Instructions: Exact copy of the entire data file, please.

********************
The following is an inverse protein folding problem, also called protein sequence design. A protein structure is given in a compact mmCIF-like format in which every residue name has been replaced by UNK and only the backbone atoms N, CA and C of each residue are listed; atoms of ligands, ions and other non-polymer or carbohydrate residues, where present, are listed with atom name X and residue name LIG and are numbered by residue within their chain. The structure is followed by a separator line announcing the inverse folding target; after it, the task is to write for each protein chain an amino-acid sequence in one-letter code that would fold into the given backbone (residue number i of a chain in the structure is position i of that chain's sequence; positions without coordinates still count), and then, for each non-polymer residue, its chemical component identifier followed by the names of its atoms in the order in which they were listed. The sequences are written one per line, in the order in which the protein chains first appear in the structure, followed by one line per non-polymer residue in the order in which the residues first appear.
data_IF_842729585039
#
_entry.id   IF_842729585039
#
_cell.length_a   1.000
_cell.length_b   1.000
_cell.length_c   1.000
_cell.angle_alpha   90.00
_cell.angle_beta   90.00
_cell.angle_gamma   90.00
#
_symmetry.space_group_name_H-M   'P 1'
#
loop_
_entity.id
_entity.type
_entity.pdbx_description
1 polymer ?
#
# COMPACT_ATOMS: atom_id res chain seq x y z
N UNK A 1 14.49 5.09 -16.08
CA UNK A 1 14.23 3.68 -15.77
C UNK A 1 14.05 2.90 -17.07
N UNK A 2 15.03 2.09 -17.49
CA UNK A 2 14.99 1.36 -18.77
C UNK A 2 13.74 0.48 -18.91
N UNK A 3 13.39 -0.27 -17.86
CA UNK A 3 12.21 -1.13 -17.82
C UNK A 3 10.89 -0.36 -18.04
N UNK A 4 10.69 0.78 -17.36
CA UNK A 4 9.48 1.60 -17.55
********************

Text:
The following is an inverse protein folding problem, also called protein sequence design. A protein structure is given in a compact mmCIF-like format in which every residue name has been replaced by UNK and only the backbone atoms N, CA and C of each residue are listed; atoms of ligands, ions and other non-polymer or carbohydrate residues, where present, are listed with atom name X and residue name LIG and are numbered by residue within their chain. The structure is followed by a separator line announcing the inverse folding target; after it, the task is to write for each protein chain an amino-acid sequence in one-letter code that would fold into the given backbone (residue number i of a chain in the structure is position i of that chain's sequence; positions without coordinates still count), and then, for each non-polymer residue, its chemical component identifier followed by the names of its atoms in the order in which they were listed. The sequences are written one per line, in the order in which the protein chains first appear in the structure, followed by one line per non-polymer residue in the order in which the residues first appear.
data_IF_842729585039
#
_entry.id   IF_842729585039
#
_cell.length_a   1.000
_cell.length_b   1.000
_cell.length_c   1.000
_cell.angle_alpha   90.00
_cell.angle_beta   90.00
_cell.angle_gamma   90.00
#
_symmetry.space_group_name_H-M   'P 1'
#
loop_
_entity.id
_entity.type
_entity.pdbx_description
1 polymer ?
#
# COMPACT_ATOMS: atom_id res chain seq x y z
N UNK A 1 14.49 5.09 -16.08
CA UNK A 1 14.23 3.68 -15.77
C UNK A 1 14.05 2.90 -17.07
N UNK A 2 15.03 2.09 -17.49
CA UNK A 2 14.99 1.36 -18.77
C UNK A 2 13.74 0.48 -18.91
N UNK A 3 13.39 -0.27 -17.86
CA UNK A 3 12.21 -1.13 -17.82
C UNK A 3 10.89 -0.36 -18.04
N UNK A 4 10.69 0.78 -17.36
CA UNK A 4 9.48 1.60 -17.55